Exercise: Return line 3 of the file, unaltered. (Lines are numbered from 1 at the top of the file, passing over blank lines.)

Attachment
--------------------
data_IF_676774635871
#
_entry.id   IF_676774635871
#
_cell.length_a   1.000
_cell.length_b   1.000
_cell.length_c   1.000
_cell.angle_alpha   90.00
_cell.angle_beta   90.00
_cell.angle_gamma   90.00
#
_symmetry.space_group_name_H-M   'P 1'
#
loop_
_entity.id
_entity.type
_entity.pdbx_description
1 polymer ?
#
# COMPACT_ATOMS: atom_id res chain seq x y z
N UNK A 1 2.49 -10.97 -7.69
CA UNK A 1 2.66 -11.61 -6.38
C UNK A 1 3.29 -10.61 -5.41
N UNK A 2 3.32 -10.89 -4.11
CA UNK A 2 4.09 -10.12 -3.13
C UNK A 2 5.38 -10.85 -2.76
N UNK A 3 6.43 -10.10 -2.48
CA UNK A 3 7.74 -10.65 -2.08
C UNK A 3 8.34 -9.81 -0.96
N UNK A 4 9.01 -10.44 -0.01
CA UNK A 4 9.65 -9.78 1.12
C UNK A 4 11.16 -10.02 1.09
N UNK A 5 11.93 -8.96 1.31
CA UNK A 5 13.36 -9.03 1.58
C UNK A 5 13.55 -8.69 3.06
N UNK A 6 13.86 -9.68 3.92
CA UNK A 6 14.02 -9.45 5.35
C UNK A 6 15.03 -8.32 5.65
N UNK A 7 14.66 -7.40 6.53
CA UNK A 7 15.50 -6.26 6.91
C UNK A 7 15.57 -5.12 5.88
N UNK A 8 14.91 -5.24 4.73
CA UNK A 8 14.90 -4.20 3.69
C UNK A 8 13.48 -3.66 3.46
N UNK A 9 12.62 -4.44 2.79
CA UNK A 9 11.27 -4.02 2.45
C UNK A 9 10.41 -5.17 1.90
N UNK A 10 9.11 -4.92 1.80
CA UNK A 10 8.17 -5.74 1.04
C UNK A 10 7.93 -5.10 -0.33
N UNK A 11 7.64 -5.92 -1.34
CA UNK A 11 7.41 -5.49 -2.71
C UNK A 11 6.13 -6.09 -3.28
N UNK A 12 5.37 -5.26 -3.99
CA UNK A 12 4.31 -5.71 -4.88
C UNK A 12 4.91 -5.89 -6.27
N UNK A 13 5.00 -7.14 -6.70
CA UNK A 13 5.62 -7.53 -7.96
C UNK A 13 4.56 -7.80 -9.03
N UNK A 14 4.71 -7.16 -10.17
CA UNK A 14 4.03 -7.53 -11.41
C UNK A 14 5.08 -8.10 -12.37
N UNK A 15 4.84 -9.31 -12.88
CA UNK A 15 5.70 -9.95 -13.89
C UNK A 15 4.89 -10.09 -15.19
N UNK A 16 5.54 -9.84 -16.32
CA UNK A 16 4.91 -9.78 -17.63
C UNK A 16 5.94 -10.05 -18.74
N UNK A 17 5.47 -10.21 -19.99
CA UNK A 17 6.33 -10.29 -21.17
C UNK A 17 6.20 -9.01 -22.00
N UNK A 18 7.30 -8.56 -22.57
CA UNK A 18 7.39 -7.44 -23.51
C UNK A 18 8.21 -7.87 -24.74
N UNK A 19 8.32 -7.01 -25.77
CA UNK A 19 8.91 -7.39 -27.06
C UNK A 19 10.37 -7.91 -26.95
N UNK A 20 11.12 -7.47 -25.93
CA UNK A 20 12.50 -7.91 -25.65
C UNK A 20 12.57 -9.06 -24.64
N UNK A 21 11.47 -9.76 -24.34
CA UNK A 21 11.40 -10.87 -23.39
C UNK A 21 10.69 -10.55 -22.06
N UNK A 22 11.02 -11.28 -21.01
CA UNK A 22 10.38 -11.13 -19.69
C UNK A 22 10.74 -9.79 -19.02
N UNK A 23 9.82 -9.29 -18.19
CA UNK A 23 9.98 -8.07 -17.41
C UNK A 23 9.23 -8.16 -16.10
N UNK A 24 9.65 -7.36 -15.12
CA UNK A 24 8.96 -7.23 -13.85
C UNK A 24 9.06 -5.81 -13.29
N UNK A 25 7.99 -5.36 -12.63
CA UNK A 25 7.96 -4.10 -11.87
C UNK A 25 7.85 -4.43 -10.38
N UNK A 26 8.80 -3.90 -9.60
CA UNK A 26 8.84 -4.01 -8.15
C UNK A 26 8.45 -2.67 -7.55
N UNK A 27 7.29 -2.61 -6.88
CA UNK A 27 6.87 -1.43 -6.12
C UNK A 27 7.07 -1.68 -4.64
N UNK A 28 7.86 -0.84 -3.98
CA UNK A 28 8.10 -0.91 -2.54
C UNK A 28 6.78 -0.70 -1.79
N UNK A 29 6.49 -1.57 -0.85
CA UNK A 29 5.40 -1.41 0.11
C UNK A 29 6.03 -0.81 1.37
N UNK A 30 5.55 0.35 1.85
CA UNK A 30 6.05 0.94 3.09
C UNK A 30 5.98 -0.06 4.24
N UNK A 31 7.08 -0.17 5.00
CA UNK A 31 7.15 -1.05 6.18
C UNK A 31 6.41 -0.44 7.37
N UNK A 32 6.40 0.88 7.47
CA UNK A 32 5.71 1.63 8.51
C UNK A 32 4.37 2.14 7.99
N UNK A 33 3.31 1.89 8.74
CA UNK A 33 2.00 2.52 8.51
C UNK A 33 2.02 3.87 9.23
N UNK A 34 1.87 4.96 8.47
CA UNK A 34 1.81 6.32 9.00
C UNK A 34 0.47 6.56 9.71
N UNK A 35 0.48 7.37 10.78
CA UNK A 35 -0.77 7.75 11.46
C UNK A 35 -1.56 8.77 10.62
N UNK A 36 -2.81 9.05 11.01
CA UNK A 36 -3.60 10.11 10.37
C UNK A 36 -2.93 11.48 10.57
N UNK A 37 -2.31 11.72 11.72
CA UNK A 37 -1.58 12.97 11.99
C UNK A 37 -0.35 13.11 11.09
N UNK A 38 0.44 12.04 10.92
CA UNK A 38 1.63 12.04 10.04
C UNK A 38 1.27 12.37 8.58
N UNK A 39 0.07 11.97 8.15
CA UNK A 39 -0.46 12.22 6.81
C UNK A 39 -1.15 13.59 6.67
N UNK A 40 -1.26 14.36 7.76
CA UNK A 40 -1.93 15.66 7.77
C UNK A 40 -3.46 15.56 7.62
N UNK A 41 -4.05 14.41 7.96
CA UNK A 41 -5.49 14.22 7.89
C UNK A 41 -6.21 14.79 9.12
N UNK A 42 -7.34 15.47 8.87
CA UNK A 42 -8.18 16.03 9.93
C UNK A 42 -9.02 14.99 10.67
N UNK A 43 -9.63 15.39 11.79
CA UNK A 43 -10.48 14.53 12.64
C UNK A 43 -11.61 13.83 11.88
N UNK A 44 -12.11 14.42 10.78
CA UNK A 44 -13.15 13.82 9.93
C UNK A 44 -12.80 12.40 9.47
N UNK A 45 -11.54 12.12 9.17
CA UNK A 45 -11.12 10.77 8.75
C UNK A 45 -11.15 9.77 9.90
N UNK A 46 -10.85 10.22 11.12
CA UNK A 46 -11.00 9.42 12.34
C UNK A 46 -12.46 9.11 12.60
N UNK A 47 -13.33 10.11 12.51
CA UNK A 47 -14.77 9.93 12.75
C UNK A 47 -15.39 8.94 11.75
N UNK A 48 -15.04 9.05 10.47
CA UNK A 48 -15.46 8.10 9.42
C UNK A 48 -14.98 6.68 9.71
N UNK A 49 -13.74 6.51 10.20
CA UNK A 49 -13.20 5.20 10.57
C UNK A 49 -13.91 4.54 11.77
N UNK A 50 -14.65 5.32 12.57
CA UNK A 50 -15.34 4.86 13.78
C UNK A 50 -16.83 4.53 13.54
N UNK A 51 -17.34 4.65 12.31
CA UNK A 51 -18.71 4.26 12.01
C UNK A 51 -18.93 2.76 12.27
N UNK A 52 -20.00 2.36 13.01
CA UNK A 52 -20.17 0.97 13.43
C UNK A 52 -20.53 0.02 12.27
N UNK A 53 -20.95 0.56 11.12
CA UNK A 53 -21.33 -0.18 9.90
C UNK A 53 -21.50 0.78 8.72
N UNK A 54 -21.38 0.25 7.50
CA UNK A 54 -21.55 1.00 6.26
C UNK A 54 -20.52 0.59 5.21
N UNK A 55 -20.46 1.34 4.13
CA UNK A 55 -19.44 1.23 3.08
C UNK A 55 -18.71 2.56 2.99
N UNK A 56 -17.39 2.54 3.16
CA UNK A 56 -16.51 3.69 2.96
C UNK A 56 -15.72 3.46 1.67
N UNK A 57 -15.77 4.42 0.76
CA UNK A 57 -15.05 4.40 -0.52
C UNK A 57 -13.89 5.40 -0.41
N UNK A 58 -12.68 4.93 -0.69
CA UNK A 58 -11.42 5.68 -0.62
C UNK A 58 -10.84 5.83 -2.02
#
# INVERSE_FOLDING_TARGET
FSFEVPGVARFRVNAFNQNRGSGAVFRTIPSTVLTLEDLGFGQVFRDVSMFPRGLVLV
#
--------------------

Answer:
_entry.id   IF_676774635871